The calibration facility in Suzhou, China, is setting new standards: It can even calibrate flowmeters with very high nominal widths – fully automated and with the highest precision. The certificates are valid worldwide.
The gray stainless steel pipe is taller than a human and almost spans the entire length of the 76-meter-long hall. One of the pipeline’s segments is blue: it’s an electromagnetic flowmeter with a large nominal width that is currently undergoing calibration. A steady, gentle whirr can be heard; now and again an employee looks at a display to check that everything is in order. Suzhou is one of Endress+Hauser’s international production sites. Magmeters of the Proline Promag type with large nominal diameters are manufactured to customer specification at the new plant – the third in Suzhou. Afterwards, they are immediately calibrated and adjusted so that they will later provide precise measured values for the customer.
Endress+Hauser guarantees a maximum deviation of 0.2 percent from the measured value. The calibration facility itself works three times as precisely: “At 0.666 percent, the uncertainty in measurement corresponds to a glass of champagne in a full bathtub,” says Project Manager Jürg Gfeller. He managed and accompanied the construction and start-up of the Suzhou calibration facility for Endress+Hauser Flowtec, the Group’s competence center for flow measurement technology. The mechanical engineer was present on site for over 200 days. It’s no coincidence that the new facility is in China. The country is rapidly developing its water supply, which creates high demand for flow measurement devices with large nominal diameters. Endress+Hauser has successfully established itself in this growth market over recent years with its high-precision flow measurement technology.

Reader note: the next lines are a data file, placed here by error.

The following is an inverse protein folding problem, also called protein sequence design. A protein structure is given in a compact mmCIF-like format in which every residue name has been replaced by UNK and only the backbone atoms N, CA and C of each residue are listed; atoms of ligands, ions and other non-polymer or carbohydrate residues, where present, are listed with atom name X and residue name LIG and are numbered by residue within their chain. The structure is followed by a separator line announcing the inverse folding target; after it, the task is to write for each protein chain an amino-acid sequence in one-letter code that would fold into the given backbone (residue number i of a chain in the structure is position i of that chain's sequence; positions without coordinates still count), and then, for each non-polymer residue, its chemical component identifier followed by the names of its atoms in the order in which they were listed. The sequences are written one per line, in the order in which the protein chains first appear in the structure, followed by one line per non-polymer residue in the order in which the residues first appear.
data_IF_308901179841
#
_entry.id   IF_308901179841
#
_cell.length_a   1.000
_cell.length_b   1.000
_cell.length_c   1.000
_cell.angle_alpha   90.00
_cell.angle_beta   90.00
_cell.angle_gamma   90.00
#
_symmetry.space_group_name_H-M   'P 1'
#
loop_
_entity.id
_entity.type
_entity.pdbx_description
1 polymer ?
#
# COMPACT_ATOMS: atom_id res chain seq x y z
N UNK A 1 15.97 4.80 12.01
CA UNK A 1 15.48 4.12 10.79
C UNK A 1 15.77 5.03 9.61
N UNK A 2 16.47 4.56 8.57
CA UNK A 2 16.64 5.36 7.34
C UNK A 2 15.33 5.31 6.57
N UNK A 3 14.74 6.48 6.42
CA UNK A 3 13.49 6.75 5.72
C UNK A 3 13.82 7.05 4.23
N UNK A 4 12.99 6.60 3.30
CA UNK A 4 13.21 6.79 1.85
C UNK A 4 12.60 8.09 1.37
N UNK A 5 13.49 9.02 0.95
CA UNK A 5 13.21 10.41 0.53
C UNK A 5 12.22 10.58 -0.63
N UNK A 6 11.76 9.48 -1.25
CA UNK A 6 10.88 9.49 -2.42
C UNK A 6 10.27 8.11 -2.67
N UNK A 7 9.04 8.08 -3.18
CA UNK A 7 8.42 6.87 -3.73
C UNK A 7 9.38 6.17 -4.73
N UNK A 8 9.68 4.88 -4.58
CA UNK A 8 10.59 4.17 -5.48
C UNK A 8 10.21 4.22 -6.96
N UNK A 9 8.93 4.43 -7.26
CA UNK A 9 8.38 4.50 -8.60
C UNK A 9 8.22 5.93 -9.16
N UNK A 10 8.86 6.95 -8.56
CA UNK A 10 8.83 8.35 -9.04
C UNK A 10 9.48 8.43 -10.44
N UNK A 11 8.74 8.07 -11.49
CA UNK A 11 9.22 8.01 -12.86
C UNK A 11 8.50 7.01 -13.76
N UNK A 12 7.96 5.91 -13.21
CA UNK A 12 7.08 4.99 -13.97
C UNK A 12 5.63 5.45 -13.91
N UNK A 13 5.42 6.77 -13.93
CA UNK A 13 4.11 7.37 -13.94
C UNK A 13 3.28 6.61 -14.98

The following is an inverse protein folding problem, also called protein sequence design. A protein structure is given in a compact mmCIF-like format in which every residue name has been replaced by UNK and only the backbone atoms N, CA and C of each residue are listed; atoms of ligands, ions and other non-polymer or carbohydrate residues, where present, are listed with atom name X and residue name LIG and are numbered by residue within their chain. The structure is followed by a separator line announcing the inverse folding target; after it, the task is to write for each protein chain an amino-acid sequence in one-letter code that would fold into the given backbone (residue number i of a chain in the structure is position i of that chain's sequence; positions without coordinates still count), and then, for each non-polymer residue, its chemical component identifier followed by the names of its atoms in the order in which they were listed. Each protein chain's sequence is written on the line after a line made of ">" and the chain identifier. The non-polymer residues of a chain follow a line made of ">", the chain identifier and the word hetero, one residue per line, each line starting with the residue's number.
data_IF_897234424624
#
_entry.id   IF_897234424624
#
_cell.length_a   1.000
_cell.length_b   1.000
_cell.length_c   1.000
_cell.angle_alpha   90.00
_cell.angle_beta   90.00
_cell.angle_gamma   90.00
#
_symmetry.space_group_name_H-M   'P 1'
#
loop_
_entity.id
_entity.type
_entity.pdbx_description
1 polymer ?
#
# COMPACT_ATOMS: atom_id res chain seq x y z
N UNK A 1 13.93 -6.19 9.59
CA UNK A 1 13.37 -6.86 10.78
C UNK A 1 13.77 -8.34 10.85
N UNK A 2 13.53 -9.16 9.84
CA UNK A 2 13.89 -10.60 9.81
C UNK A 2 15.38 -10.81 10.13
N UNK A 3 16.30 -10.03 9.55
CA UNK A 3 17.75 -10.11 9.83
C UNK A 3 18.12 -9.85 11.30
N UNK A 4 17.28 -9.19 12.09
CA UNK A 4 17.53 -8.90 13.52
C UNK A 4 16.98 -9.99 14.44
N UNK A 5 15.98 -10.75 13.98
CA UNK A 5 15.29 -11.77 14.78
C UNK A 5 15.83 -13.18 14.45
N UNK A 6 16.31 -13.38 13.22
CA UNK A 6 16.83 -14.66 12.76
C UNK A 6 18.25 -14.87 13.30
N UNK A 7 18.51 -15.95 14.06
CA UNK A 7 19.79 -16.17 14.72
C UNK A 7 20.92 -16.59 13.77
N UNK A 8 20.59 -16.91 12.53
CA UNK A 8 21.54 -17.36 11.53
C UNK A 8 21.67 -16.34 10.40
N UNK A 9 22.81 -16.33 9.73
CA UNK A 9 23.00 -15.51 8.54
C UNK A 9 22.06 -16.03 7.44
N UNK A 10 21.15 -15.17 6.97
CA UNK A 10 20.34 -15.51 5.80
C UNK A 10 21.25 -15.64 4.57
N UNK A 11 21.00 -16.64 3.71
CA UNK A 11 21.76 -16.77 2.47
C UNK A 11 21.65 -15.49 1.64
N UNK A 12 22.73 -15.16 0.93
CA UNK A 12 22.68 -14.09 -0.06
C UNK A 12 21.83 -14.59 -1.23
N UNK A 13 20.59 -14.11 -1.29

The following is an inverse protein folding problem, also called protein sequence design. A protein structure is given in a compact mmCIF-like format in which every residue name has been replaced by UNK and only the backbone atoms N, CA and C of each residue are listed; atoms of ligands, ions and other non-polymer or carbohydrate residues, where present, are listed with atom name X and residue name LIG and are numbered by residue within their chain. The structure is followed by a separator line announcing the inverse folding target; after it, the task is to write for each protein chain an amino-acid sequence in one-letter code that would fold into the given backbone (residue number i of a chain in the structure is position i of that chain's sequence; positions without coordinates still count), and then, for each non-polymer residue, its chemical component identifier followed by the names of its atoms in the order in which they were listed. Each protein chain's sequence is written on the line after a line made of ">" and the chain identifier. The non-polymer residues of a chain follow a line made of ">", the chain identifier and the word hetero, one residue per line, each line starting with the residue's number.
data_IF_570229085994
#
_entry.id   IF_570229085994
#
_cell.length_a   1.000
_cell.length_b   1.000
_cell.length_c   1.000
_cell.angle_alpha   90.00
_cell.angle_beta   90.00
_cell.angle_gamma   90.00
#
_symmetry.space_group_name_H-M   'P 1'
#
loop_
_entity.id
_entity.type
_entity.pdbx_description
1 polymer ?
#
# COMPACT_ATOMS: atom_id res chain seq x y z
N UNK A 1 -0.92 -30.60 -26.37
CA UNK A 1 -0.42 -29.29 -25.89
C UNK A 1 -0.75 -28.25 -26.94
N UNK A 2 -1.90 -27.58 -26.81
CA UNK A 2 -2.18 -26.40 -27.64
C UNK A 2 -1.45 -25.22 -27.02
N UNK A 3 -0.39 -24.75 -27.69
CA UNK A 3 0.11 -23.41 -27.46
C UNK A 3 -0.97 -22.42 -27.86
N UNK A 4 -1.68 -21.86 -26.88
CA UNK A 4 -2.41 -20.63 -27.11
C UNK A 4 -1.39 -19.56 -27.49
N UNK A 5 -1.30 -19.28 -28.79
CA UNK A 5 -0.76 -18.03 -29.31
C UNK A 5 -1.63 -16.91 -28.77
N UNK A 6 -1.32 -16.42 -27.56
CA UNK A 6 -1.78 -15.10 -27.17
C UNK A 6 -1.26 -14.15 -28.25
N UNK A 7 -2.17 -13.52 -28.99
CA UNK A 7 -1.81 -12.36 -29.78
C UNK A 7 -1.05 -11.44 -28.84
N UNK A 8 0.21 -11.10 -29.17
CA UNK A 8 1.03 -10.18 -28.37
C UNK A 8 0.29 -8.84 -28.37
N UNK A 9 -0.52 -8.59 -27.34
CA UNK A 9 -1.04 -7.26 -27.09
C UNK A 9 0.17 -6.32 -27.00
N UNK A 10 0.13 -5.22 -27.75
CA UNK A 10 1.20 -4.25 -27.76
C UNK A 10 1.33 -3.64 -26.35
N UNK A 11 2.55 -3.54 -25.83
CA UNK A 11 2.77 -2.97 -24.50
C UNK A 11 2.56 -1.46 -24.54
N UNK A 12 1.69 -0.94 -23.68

The new calibration facility has a total of four measurement sections, three of which are designed for fixed nominal widths (DN) of 1,400, 1,600 and 1,800 millimeters. The fourth can be modified to between DN 2,000 and DN 2,400. Even a nominal width of 3,000 is set to be implemented by the end of 2018 – a new record in Endress+Hauser’s production network; until now, DN 2,400 in the facility in Cernay, France, was the maximum. Before its official start-up, the new facility was given JSMI approval by the relevant Chinese authorities; meanwhile an accreditation in accordance with the international standard ISO 17025 has been applied for from the national CNAS accreditation service. Flowmeters that aren’t destined for the Chinese market can therefore also be calibrated in Suzhou and employed all over the world. “Our customers can be certain that their measurement devices are globally compliant, no matter where they were produced,” emphasizes Jürg Gfeller.
One of the special features of the Suzhou plant is its construction as a closed system. The water is circulated by pumps at a constant pressure, flowing through the test piece and the reference instruments, referred to as masters. “This setup allows us to run measurements for any length of time. We can therefore guarantee stable, reproducible conditions,” says Jürg Gfeller, describing the concept’s main advantages. Fourteen Coriolis instruments of the Promass X type serve as the calibration standard. These are connected depending on the flow. Due to the high-precision Coriolis principle, its measurement inaccuracy is at least four times lower than that of the electromagnetic test pieces.
Metrological traceability is an important requirement for the global validity of the calibration results. This principle applies to all Endress+Hauser’s flow calibration plants around the world. It stipulates that every measurement device was calibrated at a precise facility, which was calibrated at an even more precise facility, and so on – up until international standards such as the primary kilogram in Paris as the ultimate reference.The Coriolis masters in Suzhou are therefore accordingly calibrated individually at regular intervals. This is done by calibrating the measured values with a scale, which is in turn calibrated using calibrated weights which are audited by an accredited laboratory in China every two years. “The calibration of the test pieces as well as the traceability leading up to the standard weights is fully automated,” says Jürg Gfeller. “This can be found in no other calibration facility in the world.”